Mushtaq Hussain Khan of Rampur-Sahaswan.

Kumar Gandharva‘s maverick treatment assigns explicit values to both gandhar and nishad.  His own composition: ava mhara mana basiya.

Raga Bairagi

This audav-jati raga employs the following swara set: S r M P n.  It was first introduced by Ravi Shankar in the 1940s and was readily embraced by the music samaj.  As years went by, through accretion of appropriate melodic gestures it came to be considered a member of the Bhairav stream.

Amir Khan‘s sumarata nisadina tumaro nama is considered representative of the best this raga has to offer.

Incidently, another pentatonic Bhairavanga raga employing the S r M d N set has been advanced in recent times.  It goes by the name “Kshanika.”

Raga Anand Bhairav

In this traditional prakar, the komal dhaivat in Bhairav is replaced by its shuddha counterpart.  The komal nishad is parachuted into the scheme in an avarohi prayoga S” D n P inspired by Bilawal.  In Bhairavanga ragas where either rishab or dhaivat is rendered shuddha, the madhyam tends to assume a powerful role and is often elevated to a vadi swara.  Care must be exercised to not let Anand Bhairav stray into Bhatiyar’s neighborhood.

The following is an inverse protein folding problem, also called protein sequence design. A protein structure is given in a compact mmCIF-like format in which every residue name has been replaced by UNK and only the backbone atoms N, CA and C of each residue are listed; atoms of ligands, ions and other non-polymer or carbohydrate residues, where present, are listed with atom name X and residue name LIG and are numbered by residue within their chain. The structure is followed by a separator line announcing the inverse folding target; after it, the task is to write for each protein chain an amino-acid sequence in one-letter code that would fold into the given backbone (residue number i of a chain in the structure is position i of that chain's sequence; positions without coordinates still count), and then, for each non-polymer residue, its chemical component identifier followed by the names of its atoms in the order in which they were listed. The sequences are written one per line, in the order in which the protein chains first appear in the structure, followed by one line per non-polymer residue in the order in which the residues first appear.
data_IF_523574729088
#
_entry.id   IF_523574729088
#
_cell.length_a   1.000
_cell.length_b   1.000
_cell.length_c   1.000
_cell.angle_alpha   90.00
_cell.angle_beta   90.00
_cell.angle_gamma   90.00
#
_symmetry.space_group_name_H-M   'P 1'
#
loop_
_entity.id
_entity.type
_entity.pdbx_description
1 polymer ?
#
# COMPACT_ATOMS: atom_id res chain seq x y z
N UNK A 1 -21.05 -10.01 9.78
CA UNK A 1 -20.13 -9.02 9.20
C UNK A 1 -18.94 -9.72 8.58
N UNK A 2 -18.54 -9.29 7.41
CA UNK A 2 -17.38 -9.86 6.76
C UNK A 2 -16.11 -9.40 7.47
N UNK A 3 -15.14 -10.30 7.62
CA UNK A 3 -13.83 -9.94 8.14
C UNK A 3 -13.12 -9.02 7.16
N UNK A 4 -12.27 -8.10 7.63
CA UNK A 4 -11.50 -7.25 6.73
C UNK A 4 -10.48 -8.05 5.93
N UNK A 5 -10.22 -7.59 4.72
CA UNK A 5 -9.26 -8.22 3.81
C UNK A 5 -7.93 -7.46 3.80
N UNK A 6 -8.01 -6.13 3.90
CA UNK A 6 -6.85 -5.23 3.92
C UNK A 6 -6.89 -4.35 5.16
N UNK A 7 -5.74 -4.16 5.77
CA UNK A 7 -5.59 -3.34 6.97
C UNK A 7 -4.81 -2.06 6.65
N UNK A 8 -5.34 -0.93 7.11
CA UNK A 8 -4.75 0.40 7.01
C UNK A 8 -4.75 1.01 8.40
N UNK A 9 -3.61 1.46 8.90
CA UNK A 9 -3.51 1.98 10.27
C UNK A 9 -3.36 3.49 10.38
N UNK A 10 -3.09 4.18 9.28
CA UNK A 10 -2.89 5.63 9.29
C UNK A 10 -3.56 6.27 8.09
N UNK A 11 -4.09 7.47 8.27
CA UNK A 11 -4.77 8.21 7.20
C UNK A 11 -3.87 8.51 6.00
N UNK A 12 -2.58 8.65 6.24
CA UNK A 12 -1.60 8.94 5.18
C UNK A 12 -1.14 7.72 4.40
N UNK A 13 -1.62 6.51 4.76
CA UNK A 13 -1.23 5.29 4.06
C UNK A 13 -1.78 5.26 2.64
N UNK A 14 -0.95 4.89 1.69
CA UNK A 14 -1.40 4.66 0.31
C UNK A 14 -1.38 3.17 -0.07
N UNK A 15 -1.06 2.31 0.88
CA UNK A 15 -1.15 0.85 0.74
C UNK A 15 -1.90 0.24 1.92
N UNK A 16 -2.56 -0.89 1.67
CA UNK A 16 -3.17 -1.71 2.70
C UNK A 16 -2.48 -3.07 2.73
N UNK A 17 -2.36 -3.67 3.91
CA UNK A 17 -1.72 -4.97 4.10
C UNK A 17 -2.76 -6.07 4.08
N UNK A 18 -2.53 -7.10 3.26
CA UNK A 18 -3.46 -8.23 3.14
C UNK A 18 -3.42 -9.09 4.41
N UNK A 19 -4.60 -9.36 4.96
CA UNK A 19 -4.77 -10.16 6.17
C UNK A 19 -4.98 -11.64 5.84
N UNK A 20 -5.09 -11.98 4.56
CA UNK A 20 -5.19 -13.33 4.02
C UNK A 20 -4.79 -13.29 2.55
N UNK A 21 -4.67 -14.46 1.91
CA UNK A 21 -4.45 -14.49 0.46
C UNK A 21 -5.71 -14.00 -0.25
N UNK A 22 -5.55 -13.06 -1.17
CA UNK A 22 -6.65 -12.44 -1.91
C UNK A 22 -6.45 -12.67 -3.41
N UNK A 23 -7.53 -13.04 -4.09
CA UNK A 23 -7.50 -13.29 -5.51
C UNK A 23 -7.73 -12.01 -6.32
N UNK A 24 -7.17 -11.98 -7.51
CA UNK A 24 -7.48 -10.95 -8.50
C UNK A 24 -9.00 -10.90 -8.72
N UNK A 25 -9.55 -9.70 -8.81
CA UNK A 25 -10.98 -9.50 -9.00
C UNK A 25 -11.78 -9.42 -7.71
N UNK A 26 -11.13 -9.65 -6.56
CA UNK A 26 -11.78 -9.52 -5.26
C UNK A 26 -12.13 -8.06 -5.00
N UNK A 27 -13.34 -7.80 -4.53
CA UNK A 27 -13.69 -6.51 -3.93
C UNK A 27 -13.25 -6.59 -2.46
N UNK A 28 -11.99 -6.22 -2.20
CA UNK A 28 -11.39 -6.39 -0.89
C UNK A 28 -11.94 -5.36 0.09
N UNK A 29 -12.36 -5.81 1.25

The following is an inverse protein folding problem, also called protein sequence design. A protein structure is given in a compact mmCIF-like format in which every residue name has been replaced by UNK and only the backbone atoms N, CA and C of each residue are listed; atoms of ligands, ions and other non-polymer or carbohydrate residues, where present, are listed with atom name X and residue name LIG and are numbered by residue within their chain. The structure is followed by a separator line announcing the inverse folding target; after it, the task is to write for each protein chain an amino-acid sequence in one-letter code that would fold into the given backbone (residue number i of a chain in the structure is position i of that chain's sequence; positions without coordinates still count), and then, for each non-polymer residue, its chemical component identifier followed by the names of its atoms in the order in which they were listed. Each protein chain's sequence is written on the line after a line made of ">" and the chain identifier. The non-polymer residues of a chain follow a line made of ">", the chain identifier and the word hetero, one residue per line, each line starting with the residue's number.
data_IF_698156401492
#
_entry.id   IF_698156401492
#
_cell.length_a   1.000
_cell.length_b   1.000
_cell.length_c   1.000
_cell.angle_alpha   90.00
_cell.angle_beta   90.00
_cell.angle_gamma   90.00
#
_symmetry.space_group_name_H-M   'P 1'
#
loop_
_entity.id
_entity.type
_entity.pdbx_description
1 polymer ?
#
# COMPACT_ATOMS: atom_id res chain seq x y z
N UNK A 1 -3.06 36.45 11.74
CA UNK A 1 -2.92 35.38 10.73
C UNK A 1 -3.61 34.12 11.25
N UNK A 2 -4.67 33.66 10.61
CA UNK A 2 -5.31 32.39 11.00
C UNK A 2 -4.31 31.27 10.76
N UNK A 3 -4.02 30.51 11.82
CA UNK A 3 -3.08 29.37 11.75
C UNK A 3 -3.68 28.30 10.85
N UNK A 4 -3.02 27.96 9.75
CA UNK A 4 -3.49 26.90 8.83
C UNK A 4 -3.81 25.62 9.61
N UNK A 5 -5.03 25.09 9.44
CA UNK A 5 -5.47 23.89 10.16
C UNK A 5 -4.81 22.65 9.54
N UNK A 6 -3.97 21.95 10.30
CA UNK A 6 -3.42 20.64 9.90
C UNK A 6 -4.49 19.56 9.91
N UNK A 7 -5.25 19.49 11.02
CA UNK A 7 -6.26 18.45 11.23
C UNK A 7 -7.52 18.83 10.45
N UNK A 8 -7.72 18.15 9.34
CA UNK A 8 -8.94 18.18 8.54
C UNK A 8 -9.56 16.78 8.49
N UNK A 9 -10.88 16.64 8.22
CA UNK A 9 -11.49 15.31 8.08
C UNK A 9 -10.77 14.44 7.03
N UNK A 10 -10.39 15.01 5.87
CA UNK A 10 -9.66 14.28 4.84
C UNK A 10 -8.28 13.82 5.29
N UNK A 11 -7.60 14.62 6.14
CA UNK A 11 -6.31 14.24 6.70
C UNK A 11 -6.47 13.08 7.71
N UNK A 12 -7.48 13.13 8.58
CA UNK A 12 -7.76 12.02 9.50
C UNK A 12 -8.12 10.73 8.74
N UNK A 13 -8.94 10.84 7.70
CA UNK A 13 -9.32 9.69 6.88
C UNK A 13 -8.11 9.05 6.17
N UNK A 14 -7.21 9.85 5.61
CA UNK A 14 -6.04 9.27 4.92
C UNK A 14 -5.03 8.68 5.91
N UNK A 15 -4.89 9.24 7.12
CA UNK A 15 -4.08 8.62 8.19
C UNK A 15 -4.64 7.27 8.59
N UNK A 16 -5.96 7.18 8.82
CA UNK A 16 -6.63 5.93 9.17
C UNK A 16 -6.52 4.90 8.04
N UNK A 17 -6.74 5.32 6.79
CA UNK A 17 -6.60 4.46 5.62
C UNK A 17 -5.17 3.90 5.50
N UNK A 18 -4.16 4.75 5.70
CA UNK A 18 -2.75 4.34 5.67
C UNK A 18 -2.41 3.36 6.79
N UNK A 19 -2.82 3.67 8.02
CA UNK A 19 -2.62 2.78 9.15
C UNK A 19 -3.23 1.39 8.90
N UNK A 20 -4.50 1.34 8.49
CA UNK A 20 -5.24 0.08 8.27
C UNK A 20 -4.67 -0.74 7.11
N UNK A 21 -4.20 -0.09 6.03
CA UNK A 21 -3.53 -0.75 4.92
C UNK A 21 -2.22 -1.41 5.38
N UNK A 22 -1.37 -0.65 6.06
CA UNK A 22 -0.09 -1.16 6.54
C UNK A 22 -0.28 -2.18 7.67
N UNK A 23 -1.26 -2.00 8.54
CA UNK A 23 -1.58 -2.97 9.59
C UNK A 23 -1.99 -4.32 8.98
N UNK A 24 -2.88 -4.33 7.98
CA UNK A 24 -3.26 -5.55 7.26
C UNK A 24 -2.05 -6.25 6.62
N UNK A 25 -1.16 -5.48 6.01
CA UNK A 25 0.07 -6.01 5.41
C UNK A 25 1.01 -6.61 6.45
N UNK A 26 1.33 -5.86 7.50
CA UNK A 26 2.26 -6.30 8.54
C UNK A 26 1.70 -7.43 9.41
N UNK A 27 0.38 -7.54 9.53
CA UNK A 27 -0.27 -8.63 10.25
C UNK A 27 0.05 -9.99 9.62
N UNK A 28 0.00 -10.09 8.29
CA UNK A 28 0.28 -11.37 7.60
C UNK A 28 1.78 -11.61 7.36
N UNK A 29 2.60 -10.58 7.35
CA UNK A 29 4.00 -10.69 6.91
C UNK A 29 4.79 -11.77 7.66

Jha-sahab presents a traditional composition of ‘Sadarang’ and tops it with his own druta cheez.

Jha, vilambit.

Jha, druta.

K.G. Ginde dispenses a smart, taut composition of his guru S.N. Ratanjankar: bina darasa mana tarasata nisadina.

Ravi Shankar‘s handling is exemplary.  Notice the hint of komal nishad, not to mention the arresting layakari.

Raga Saurashtra Bhairav

In this uncommon derivate, both dhaivats are pressed into service.  The basic idea involves sewing strands of Bhinna Shadaj (G M D N ) onto the Bhairav fabric.  In such situations it is not unusual to find divergence in implementation across gharana borders as witness the following two cuts.

Jha-sahab sketches his composition: barani na jaya chhabi.

Ghulam Hasan Shaggan of Kirana.

Raga Mangal Bhairav

In this shuddha dhaivat-laden Bhairav prakar, the nishad is attenuated.  Tthere prevails an avirbhava of Durga in the uttaranga via the M P D S” cluster.

Parveen Sultana.

Rasiklal Andharia.

Raga Bhatiyari Bhairav

The constituents of this hybrid raga are, as the name suggests, Bhairav and Bhatiyar.  Jha-sahab’s design employs shuddha dhaivat only, retaining for the most part the Bhatiyar framework.  The Bhatiyaric P G r S is displaced by the Bhairavanga molecule G M (G)r, S.

Pandit Ramashreya Jha “Ramrang” in vilambit Roopak: palaka na lage.

Ramrang’s druta composition: dhurana murana tanana son.

A different perspective is purveyed by Jagannathbuwa Purohit ‘Gunidas’ in his composition rendered here by C.R. Vyas: E aali ri.